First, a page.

sludge radially inward toward discharge line 70 through
30, is introduced into pulper 10 through line 26 at a
which the silt and clay are withdrawn at a rate controlled
rate of about 286 barrels per day controlled by value
by valve 72. The thickened sludge comprises about 87
28. The aqueous sodium silicate solution contains about
barrels per day of water and about 15 tons per day of
25
4.2 pounds per gallon of sodium silicate having a Nazi)
?nely-divided
solids, including clay. The thickened
to SiOz mole ratio of about 0.55. In order to maintain
sludge is passed through line 70 to a tailings pond from
a pulping temperature of about 180� F. within pulper 10,
which any recoverable water is separated and returned
steam is introduced thercinto through line 32 at a rate of
to the process, e.g., to secondary separator 16.
about 482 pounds per hour controlled by valve 34. Pulp
In addition to the wash water, aqueous sodium silicate,
30
er 10 is of such length that the solids pass therethrough
and calcium chloride solution introduced via line 60,
in about 0.25 hour. Under the particular conditions em
central well 62 of secondary separator 16 also receives
ployed, such time is sufficient to reduce the bituminous
via line 86 the hydrocarbon oil and aqueous sodium
solids to a substantially homogeneous ?uid pulp and to
silicate which separates as a supernatant liquid layer in
leach from the solids at least about 90% ?of the hydro
35 primary separator 12. This stream ?ows at a rate of
carbon values contained therein.
The discharge end of pulper 10 is provided with a
about 1081 barrels per day and comprises 754 barrels
per day of water, 327 barrels per day of oil, and about
trash screen 36 by means of which rocks and agglomer
12 tons per day of colloidally dispersed silt and clay.
ated lumps of tar sand are discharged from the system
Central well ?62 of separator 16 also receives, via line
by means of conveyor 38. The ?uid pulp which is dis
88, a stream of water taken from the bottom of product
40
charged through trash screen 36 comprises about 20%
settler 18 at a rate of about 68 barrels per day.
of separated oil, 20% of aqeous sodium silicate and
Within central well 62 the broken line 90 indicates the
about 60% of sand, and is passed to primary separator
approximate position of the interface between aqueous
12 via line 40. The primary separator is operated at
sodium silicate and the hydrocarbon oil. Interface 90 is
a temperature only a few degrees below that of the pulper
maintained at a position about 2/a of the way down in
by making line 40 as short as possible and providing for
the central well, and those ?uid streams which contain
the immediate transfer of the pulp from the pulper into
only small quantities of oil, i.e., the streams ?owing in
the primary separator.
line 60 and 88, are introduced below the level of inter
Within primary separator 12 which takes the form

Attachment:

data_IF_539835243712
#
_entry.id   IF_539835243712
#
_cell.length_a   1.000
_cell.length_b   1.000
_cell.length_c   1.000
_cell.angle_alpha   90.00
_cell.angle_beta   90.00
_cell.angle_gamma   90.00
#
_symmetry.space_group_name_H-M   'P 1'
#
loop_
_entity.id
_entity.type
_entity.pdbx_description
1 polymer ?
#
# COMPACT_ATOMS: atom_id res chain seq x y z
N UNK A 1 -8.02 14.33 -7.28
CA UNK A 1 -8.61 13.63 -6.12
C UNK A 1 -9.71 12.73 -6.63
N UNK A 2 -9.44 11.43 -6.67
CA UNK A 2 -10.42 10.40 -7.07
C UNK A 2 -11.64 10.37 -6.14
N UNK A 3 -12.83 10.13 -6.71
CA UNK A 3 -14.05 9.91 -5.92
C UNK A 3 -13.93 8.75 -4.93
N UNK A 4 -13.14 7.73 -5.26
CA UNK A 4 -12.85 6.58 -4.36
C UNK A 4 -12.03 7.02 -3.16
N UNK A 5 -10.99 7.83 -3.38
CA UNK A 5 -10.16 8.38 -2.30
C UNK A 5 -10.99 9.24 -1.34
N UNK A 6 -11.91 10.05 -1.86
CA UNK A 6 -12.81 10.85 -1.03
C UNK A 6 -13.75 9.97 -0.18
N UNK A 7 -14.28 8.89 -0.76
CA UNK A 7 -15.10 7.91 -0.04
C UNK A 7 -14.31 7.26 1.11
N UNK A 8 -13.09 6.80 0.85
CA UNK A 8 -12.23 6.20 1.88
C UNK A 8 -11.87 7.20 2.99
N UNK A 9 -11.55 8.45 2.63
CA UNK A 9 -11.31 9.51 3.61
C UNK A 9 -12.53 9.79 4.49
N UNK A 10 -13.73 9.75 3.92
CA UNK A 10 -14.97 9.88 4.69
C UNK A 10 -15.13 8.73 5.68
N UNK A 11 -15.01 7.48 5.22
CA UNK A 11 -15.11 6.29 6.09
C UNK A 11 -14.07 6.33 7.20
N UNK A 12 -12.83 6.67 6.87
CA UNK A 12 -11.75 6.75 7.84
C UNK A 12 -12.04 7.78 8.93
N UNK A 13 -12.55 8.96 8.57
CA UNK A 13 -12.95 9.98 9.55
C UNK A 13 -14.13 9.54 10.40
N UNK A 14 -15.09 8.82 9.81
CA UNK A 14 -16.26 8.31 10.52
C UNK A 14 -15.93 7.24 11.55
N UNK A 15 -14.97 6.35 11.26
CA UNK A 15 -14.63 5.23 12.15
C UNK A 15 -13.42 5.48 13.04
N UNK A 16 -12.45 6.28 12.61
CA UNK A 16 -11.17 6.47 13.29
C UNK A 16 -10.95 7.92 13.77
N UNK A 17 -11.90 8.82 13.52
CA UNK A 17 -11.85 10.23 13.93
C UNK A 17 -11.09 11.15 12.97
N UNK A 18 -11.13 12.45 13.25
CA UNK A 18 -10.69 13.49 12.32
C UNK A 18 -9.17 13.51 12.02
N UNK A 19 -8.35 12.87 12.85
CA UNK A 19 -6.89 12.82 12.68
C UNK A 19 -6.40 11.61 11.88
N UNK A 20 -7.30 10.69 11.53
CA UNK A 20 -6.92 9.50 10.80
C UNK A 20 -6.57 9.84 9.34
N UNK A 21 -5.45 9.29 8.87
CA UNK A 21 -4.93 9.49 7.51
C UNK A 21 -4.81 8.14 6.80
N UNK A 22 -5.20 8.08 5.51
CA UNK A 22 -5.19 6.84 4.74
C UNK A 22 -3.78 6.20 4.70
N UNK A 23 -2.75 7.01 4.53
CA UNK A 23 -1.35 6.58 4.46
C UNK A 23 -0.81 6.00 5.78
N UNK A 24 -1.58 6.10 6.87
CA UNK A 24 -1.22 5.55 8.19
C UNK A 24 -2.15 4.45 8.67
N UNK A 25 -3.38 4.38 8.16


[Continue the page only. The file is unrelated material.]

face 90. On the other hand, the stream flowing through
of an elongated vertical vessel provided with internal
line 86 contains about 30 percent by volume of oil,
50
baf?es 42 and a conical bottom, the majority of the solids
and is introduced into well 62 at a level above that of
contained in the pulp slowly settle out and are with
interface 90. The location of the latter is suitably de
drawn through line 48. In passing over 'ba?les 42, the
tected continuously, and is maintained at the proper
settling sand is subjected to gentle agitation which serves
level by suitably controlling the rate at which the super
to liberate mechanically entrained drops of liquid from
natant oil layer is withdrawn. The wet oil product which
55
the sand stream. If desired, additional agitation may be
separates within central well 62 of separator 16 is drawn
provided by introducing aqueous sodium silicate into the
lower part of separator 12 from line 44 at a rate con
off through weir box 92 via line 94 at a rate of about 409
barrels per day controlled by valve 96, and is passed
to feed distributor 98 of product settler l8. Said product
contains about 328 barrels per day of oil, 80 barrels per
60
is withdrawn through line 48 at a rate controlled by
day of water, and a small amount of silt.
density valve 50, and is passed into sand washer 14 at
The clear water e?luent which separates in the annulus
a rate of about 172 tons per day along with about 193
of secondary separator 16 collects in collector ring '74
barrels per day of the sodium silicate solution. In
surrounding the upper periphery of separator 16, and is
trolled by valve .46.
The sand which settles in the bottom of separator 12
washer 14 the sand is conveyed upwardly by means of
withdrawn therefrom via line 76 at a rate of about 1821
conveyor '52 countercurrent to a stream of fresh water 65 barrels per day. This stream constitutes the recirculated
introduced from line 82 through line 54 at a rate con?
stream of aqueous sodium silicate which is returned to
trolled by valve 56. The quantity of water introduced
pulper 10 via heater 30 and line 26 as previously de
into the top of washer 14 preferably constitutes all of
scribed. Make-up silicate solution is introduced into